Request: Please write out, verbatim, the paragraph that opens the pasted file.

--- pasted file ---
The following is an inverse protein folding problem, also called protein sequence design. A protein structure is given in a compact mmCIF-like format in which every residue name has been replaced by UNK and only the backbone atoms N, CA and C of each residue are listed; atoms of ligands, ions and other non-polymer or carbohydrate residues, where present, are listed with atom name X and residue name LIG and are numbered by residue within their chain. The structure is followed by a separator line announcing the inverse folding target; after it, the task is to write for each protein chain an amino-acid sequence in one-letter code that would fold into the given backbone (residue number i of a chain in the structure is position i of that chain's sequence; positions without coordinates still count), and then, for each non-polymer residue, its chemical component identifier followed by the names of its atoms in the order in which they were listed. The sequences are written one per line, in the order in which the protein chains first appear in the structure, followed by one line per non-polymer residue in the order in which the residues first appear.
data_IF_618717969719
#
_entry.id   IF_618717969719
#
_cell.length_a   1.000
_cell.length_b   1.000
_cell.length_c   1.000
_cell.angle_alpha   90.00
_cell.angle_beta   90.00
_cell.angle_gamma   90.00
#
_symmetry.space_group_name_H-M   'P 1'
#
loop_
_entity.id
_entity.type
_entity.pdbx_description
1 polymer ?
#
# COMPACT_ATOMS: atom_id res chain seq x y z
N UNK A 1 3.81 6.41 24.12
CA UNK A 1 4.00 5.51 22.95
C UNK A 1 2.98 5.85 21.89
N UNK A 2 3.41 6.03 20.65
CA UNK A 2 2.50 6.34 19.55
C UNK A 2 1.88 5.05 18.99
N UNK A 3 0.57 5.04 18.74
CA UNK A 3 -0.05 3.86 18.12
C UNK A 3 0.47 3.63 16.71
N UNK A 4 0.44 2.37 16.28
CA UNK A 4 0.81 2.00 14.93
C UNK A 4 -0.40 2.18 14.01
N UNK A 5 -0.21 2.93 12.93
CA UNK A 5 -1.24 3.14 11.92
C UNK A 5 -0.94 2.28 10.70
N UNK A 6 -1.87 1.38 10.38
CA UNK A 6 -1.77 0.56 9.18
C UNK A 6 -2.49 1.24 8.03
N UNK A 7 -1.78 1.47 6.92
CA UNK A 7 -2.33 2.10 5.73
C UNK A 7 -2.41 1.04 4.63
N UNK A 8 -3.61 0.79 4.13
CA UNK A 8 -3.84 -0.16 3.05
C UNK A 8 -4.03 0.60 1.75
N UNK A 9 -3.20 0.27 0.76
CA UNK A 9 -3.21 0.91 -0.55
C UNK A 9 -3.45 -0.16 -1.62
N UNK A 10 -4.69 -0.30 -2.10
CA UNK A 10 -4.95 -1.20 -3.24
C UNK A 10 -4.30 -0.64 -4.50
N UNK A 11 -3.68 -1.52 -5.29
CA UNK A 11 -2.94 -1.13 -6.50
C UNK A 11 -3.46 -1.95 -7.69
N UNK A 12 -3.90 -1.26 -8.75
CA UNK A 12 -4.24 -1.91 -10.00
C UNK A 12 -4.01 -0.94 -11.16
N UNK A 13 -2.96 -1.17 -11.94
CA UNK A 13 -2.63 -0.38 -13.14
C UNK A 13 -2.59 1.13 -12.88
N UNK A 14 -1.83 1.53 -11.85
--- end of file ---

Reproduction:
The following is an inverse protein folding problem, also called protein sequence design. A protein structure is given in a compact mmCIF-like format in which every residue name has been replaced by UNK and only the backbone atoms N, CA and C of each residue are listed; atoms of ligands, ions and other non-polymer or carbohydrate residues, where present, are listed with atom name X and residue name LIG and are numbered by residue within their chain. The structure is followed by a separator line announcing the inverse folding target; after it, the task is to write for each protein chain an amino-acid sequence in one-letter code that would fold into the given backbone (residue number i of a chain in the structure is position i of that chain's sequence; positions without coordinates still count), and then, for each non-polymer residue, its chemical component identifier followed by the names of its atoms in the order in which they were listed. The sequences are written one per line, in the order in which the protein chains first appear in the structure, followed by one line per non-polymer residue in the order in which the residues first appear.